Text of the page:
Abbas Loses The Plot


By: Guest Authors

By David Singer

PLO Chairman and President of the Palestinian Authority – Mahmoud Abbas – was clearly not happy with the remarks made by President Bush on the occasion of the 60th Anniversary of Israel’s reconstitution as an independent Jewish state within its biblical homeland 2000 years after it had last flourished there.

In what the Egyptian newspaper Al Ahram’s Publisher Mursi Attallah described as “a Torah (Old Testament) inspired speech”, President Bush told the Knesset:

“We gather to mark a momentous occasion. Sixty years ago in Tel Aviv, David Ben-Gurion proclaimed Israel’s independence, founded on the “natural right of the Jewish people to be masters of their own fate.” What followed was more than the establishment of a new country. It was the redemption of an ancient promise given to Abraham and Moses and David — a homeland for the chosen people Eretz Yisrael.”

President Bush’s words affirming such ancient and historical Jewish rights certainly did not break any new ground that would justify Abbas’s outrage as he told a news conference in Sharm El Sheikh:

“What President Bush said at the Knesset made us angry and did not satisfy us. We told him what we need is a balanced position,”

Regrettably a more balanced position is what Abbas needs at this time when it comes to the Jewish people – something he has lacked and continues to lack.

Similar moving and eloquent words to those spoken by President Bush had been used by the Peel Commission in 1937 when attempting to resolve the then escalating conflict between Jews and Arabs in Palestine. The Commission’s words were equally as compelling as President Bush’s:

” While the Jews had thus been dispersed over the world, they had never forgotten Palestine. If Christians have become familiar through the Bible with the physiognomy of the country and its place names and events that happened more than two years ago , the link which binds Jews to Palestine and its past history is to them far closer and more intimate. Judaism and its rituals are rooted in those memories. Among countless illustrations it is enough to cite the fact that Jews, wherever they may be, still pray for rain at the season it is needed in Palestine. And the same devotion to the Land of Israel, Eretz Israel, the same sense of exile from it, permeates Jewish secular thought. Some of the finest Hebrew poetry written in the Diaspora has been inspired, like the Psalms of Captivity , by the longing to return to Zion.” (pp 8-9).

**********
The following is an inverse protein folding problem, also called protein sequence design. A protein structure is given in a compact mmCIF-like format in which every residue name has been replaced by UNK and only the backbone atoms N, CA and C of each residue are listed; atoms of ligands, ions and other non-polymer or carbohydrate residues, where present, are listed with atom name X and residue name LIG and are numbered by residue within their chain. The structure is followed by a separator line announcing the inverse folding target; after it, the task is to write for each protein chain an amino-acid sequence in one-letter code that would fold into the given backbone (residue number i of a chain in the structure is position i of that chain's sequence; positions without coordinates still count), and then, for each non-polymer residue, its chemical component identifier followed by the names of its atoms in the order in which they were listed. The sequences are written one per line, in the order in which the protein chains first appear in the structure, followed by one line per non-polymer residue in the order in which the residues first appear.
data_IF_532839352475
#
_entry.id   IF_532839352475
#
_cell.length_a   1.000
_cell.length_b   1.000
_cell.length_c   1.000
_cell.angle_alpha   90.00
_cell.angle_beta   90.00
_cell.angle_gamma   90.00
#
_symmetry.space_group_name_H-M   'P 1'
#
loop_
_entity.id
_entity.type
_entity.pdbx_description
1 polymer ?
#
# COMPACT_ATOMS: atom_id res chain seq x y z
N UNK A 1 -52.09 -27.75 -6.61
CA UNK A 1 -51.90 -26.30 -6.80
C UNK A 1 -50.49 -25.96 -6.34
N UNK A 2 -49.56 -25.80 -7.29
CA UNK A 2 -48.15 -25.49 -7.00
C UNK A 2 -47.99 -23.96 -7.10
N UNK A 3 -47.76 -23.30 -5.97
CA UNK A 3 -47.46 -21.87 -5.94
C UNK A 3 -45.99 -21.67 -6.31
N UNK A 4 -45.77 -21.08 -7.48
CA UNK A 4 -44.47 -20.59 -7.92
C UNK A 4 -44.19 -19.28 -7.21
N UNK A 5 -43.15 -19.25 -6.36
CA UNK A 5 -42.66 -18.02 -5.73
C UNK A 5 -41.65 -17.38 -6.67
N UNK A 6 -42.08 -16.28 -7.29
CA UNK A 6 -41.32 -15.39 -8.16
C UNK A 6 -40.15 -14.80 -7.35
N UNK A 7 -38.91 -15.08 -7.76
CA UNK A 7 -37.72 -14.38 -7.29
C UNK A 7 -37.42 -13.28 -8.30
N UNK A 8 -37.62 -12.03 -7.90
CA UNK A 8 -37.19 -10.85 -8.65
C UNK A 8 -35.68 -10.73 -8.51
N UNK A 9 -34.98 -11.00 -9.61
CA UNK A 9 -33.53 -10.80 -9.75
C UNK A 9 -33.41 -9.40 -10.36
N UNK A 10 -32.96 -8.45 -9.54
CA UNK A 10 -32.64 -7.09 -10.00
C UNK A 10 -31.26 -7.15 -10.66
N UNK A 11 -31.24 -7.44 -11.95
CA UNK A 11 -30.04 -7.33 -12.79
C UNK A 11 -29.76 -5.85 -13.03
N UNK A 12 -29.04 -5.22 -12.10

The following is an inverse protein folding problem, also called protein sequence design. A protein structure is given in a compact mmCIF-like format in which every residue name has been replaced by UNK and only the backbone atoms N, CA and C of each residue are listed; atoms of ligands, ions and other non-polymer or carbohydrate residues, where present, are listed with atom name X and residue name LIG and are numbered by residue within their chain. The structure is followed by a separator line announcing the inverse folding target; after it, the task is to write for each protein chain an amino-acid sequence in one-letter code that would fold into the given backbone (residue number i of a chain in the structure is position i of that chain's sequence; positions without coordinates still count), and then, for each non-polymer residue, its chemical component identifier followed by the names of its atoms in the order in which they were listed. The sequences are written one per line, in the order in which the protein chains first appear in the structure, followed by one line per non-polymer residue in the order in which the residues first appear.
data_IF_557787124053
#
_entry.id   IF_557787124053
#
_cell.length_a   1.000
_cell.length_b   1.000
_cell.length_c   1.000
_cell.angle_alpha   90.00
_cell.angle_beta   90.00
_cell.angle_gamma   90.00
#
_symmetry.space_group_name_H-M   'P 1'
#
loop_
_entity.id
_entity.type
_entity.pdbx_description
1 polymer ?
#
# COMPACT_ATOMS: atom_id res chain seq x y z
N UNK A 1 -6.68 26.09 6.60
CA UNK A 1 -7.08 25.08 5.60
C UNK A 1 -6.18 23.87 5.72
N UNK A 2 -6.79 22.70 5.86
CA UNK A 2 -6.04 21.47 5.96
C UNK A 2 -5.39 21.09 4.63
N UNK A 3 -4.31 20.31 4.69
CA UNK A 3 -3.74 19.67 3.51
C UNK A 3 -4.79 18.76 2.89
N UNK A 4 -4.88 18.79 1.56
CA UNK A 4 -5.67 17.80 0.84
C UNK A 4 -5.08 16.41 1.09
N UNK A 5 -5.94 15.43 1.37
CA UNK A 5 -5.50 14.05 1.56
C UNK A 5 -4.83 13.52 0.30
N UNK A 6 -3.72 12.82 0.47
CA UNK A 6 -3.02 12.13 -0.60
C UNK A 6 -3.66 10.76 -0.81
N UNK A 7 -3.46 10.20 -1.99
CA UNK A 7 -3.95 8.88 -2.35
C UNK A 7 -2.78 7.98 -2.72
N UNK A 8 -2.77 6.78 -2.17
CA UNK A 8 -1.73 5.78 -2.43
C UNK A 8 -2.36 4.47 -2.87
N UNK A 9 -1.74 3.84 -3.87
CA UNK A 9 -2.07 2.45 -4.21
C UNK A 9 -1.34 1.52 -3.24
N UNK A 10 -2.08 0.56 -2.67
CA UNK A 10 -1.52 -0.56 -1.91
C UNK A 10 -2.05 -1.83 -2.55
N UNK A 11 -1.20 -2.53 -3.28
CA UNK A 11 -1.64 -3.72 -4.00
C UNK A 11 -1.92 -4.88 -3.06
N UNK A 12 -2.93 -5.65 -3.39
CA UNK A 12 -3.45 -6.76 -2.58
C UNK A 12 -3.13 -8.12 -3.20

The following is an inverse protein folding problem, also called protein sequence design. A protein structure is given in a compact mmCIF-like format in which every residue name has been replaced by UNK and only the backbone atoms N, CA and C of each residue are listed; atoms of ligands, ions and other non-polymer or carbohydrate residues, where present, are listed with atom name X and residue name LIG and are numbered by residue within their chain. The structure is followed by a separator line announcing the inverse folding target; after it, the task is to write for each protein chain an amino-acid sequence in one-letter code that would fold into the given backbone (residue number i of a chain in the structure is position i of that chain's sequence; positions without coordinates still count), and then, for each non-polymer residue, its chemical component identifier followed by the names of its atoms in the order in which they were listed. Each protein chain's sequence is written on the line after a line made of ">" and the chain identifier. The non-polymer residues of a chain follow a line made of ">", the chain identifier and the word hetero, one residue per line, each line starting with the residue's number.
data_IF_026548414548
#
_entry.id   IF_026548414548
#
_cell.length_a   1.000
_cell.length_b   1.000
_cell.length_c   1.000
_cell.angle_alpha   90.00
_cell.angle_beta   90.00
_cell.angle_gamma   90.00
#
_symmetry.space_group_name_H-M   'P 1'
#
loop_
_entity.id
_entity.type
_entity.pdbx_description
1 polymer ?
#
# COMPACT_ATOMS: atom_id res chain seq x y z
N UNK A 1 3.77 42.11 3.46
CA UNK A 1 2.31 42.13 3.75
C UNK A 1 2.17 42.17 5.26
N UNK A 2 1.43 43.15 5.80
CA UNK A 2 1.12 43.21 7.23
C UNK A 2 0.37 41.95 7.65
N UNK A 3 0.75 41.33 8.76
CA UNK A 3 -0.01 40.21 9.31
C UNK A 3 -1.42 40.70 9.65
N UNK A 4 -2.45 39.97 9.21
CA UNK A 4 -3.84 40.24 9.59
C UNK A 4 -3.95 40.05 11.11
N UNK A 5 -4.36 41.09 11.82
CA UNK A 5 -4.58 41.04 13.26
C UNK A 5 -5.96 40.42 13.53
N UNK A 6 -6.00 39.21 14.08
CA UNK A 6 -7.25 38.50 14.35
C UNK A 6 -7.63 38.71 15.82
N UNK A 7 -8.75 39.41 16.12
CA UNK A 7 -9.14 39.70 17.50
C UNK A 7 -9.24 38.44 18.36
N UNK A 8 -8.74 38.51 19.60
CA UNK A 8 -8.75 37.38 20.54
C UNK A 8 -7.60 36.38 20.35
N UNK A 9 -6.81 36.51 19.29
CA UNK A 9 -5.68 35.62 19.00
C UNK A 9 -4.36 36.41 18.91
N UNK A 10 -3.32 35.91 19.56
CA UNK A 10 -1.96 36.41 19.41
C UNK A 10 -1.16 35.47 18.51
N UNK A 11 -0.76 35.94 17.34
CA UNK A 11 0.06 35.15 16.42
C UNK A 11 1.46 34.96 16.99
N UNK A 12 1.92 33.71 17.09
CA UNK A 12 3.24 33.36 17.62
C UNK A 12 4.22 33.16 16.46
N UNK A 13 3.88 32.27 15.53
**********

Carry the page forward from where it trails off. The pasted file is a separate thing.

Arab leaders then refused to accept the truth inherent in those words – just as Abbas today refuses to accept the words spoken by President Bush in the Knesset.

President Bush’s Road Map is but the latest in a long line of well intended and serious attempts by the international community to resolve the conflict in Palestine between Jews and Arabs since the League of Nations in 1922 affirmed “the historical connection of the Jewish people with Palestine and to the grounds for reconstituting their national home in that country”.

This recognition affording the Jewish people the right of self determination in Palestine did not take place in isolation but as part of a series of international obligations that granted the Arabs the right to self determination in what today is called Lebanon, Syria, Iraq, Saudi Arabia and Jordan – an area 99.99% larger than the size of former Palestine.

President Bush had made it clear to Abbas four years ago that the successful outcome to his Roadmap involved Abbas accepting Israel as the Jewish State existing alongside a 23rd Arab state that would be created for the Arab residents of former Palestine under the President’s plan.

Yet the idea of a Jewish State has long been anathema for Abbas since his days in exile in Tunis with Yasser Arafat more than 25 years ago. He has been unable to rid this monkey off his back as he continues to lead the Palestine Liberation Organisation whose Charter rejects the very words uttered by President Bush in the Knesset last week and by the Peel Commission six decades ago.

The most Abbas has been able to bring himself to grudgingly acknowledge was contained in the following statement made by him last December:

“From a historical perspective, there are two states: Israel and Palestine. In Israel, there are Jews and others living there. This we are willing to recognize, nothing else,”

That is not the historical perspective President Bush expressed in the Knesset last week. Whilst Abbas refuses to recognise the President’s perspective – and his vision – then Abbas’s ability and competence to negotiate any form of settlement with Israel will be rendered totally impotent.

There were Arab leaders such as Anwar Sadat of Egypt and King Hussein of Jordan who were prepared to make the quantum leap and recognise Israel as the Jewish State – a jump that Abbas is still obviously not prepared to take judging by his reaction to President Bush’s speech in the Knesset.

Abbas’s outburst at President Bush’s remarks indicates that he is just one more Arab leader in a long line of failed leaders who refused to accept the idea of Jews having their own state and as a result ensured continued suffering and humiliation for those whose national interest he was supposed to advance.

Abbas – like those failed leaders who preceded him – has surely lost the plot and needs to get off centre stage.



David Singer is an Australian Lawyer, a Foundation Member of the International Analyst Network and Convenor of Jordan is Palestine International — an organization calling for sovereignty of the West Bank and Gaza to be allocated between Israel and Jordan as the two successor States to the Mandate for Palestine. Previous articles written by him can be found at

www.jordanispalestine.blogspot.com

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